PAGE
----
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The White House has become a “hostile environment,” with staffers at all levels concerned that they are being spied on by fellow staffers and government bureaucrats, according to a Wednesday Politico report.
Almost a dozen White House staffers and federal agency employees told Politico that they are increasingly fearful of being exposed, embarrassed, or undermined by a “deep state” of career military and intelligence officials opposed to President Donald Trump’s agenda or even by other Trump appointees and loyalists seeking influence.
“People are scared,” a senior administration aide told Politico, adding that the White House had become “a pretty hostile environment to work in.”
Aides are using encryption apps on their personal devices, turning off government-issued cell phones and putting them in drawers when they get home from work, refusing to speak up during meetings, and thinking twice about what they write and say on the phone.
“I’m paranoid,” a Trump aide told Politico. “Anything significant seems to be on the front page the next day.”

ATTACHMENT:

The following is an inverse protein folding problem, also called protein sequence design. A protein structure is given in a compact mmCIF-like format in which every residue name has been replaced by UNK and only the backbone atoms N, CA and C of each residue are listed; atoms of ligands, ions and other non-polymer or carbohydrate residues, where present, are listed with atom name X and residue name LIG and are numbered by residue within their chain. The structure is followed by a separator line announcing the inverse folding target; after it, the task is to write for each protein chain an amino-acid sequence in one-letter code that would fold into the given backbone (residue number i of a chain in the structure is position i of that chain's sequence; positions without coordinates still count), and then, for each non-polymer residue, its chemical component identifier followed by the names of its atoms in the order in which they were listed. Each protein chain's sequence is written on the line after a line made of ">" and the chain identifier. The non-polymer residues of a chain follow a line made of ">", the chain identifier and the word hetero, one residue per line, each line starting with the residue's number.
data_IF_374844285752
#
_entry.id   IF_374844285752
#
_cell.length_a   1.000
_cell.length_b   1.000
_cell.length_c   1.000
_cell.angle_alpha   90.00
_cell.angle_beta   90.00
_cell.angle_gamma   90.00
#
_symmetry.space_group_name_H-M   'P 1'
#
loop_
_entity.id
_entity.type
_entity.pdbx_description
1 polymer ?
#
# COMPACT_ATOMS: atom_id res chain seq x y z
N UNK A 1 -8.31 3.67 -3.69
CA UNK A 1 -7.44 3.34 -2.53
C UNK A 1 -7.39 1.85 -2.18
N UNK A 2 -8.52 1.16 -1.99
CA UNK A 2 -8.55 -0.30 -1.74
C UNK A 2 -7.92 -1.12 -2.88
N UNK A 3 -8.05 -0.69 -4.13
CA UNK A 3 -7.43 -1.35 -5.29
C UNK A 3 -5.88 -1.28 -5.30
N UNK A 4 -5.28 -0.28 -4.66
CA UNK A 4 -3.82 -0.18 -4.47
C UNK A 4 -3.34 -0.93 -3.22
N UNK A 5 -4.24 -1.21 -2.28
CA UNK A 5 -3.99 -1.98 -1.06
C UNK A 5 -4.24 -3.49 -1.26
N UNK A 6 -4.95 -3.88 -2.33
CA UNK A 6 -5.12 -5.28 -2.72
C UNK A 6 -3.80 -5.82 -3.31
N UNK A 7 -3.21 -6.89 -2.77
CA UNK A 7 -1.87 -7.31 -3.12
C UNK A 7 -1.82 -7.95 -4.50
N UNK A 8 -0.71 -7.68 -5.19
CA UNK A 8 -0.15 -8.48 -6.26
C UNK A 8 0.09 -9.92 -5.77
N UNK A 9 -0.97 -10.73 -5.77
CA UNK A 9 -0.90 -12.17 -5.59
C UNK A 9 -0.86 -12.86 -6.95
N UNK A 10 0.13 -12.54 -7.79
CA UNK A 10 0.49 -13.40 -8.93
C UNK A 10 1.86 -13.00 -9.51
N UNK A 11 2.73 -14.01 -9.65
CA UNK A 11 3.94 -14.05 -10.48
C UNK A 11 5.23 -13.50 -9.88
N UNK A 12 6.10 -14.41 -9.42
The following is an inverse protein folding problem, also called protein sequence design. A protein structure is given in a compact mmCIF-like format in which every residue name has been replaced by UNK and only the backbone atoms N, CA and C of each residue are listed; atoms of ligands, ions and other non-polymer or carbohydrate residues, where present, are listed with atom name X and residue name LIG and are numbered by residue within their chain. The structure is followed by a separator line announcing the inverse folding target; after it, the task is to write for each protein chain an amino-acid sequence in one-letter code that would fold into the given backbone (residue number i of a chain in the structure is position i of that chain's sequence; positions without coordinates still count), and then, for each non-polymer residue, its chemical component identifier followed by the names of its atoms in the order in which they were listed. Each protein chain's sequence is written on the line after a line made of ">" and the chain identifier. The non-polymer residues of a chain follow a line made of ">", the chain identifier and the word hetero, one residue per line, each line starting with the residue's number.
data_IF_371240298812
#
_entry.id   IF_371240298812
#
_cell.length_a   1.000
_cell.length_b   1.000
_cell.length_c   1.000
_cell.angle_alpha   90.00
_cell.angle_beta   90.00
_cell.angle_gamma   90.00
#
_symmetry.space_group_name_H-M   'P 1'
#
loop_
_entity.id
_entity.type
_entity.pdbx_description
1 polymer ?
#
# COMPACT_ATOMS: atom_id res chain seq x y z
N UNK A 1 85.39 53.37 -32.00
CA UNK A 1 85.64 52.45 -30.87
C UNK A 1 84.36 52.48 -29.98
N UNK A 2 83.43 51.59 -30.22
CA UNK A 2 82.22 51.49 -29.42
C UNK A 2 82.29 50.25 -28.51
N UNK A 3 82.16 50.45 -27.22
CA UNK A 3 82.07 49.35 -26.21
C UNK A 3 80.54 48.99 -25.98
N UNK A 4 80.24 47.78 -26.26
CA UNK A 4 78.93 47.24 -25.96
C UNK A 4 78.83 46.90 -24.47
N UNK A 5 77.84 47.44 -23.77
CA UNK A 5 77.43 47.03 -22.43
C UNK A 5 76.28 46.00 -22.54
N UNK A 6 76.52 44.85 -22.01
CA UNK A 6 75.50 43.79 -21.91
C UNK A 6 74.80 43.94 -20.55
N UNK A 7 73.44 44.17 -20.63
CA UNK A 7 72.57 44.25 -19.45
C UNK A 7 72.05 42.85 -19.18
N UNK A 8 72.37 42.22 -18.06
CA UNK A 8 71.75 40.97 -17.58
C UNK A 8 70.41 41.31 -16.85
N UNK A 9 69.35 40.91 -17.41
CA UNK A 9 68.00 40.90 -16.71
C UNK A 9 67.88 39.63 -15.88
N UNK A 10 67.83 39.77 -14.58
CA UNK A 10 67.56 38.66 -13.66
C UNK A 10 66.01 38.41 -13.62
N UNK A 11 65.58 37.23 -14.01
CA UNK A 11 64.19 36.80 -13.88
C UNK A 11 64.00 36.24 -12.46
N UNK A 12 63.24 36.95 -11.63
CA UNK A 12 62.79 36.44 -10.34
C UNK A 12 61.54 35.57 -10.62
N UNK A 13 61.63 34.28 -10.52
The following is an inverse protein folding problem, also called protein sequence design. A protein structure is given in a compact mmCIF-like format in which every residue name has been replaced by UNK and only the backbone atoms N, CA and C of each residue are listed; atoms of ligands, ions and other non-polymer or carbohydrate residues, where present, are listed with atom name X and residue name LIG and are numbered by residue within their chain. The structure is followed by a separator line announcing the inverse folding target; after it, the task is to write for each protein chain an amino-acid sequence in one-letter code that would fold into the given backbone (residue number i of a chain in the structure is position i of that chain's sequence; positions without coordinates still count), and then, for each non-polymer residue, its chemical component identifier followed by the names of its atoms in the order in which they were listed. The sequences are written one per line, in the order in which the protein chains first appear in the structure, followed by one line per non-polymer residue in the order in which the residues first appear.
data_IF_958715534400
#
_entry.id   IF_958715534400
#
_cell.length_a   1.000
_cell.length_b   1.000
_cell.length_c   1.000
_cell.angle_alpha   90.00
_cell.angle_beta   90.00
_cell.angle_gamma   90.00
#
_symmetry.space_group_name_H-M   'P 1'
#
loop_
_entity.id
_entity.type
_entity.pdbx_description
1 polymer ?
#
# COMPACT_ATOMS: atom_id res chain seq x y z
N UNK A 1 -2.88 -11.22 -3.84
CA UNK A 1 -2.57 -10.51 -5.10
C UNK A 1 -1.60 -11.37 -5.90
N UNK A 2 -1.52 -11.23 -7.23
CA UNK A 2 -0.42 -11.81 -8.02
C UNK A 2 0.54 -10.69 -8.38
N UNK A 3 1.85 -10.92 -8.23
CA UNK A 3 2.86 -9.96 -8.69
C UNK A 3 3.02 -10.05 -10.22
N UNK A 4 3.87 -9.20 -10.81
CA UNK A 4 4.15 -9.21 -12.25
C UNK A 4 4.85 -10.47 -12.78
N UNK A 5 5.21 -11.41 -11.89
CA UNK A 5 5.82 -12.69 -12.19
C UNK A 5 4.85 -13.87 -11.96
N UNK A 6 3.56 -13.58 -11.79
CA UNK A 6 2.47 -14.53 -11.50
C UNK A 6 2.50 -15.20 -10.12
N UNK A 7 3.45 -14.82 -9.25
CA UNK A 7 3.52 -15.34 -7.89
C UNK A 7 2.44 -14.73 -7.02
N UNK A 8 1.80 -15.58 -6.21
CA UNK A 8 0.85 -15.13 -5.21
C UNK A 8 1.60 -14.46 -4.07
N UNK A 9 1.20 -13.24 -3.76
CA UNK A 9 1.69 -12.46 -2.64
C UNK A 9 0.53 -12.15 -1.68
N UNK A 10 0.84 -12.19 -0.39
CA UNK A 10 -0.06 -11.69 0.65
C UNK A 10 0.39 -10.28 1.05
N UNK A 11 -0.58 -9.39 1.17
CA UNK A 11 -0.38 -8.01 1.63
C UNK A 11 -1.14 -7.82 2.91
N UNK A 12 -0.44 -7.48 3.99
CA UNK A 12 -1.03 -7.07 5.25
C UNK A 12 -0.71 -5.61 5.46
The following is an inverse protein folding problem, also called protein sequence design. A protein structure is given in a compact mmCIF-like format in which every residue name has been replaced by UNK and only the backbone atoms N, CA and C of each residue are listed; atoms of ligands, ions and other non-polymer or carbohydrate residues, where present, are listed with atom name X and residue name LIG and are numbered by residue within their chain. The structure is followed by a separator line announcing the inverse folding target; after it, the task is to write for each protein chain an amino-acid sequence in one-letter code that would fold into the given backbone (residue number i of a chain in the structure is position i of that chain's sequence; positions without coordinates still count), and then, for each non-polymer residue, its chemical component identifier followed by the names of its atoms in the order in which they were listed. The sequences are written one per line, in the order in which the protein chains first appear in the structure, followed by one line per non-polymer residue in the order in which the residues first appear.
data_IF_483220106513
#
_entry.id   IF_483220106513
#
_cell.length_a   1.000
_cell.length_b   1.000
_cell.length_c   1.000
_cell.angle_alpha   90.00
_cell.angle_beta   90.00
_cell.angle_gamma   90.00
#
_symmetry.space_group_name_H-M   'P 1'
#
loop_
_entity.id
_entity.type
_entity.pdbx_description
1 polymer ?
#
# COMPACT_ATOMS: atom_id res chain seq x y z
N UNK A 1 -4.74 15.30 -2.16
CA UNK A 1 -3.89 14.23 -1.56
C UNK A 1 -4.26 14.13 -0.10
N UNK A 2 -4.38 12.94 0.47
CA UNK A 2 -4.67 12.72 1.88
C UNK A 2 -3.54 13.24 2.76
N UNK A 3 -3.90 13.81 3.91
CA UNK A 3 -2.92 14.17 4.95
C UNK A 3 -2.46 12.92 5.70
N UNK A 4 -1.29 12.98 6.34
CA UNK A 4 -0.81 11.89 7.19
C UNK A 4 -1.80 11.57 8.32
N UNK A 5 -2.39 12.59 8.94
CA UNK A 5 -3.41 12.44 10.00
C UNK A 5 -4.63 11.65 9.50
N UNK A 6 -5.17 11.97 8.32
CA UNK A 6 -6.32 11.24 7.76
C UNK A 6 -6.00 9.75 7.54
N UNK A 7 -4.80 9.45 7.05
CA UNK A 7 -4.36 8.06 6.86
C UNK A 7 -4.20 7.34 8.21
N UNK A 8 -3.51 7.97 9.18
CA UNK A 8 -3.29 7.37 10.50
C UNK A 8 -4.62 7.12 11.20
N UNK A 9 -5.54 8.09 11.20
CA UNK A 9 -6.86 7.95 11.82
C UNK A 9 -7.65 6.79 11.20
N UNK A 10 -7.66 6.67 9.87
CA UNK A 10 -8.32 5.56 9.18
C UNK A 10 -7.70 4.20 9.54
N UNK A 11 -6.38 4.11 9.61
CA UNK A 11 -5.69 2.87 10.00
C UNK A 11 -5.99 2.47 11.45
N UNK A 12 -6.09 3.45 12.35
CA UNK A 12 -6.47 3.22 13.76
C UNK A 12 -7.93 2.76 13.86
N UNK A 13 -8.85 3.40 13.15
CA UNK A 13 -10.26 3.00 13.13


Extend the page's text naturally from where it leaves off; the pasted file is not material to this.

The fear of being surveilled-and of subsequent leaks to the press-stems from the highest levels of the White House and has intensified since Trump tweeted unsubstantiated claims that president Barack Obama wire tapped his phones in the run up to the election.
Last month, White House press secretary Sean Spicer instituted phone checks of his own staff in an attempt to identify internal leakers. Spicer has since said that the phone checks were a one-off and are not administration policy.
But much of the suspicion is directed towards the intelligence agencies, who Trump staffers believe are attempting to bring down appointees they don’t like with damaging leaks. Some blame the Central Intelligence Agency for reports concerning National Security Adviser Michael Flynn’s communications with the Russian ambassador, which helped lead to his resignation last month.
There is also a widespread belief among Trump officials that career agency employees loyal to Obama are working to undermine the administration.
“I wouldn’t call it paranoia under the circumstances,” a Republican, who uses encryption when talking with administration officials, told Politico. “It’s not paranoia if people really are out to get you, and everybody actually is out to get everyone else.”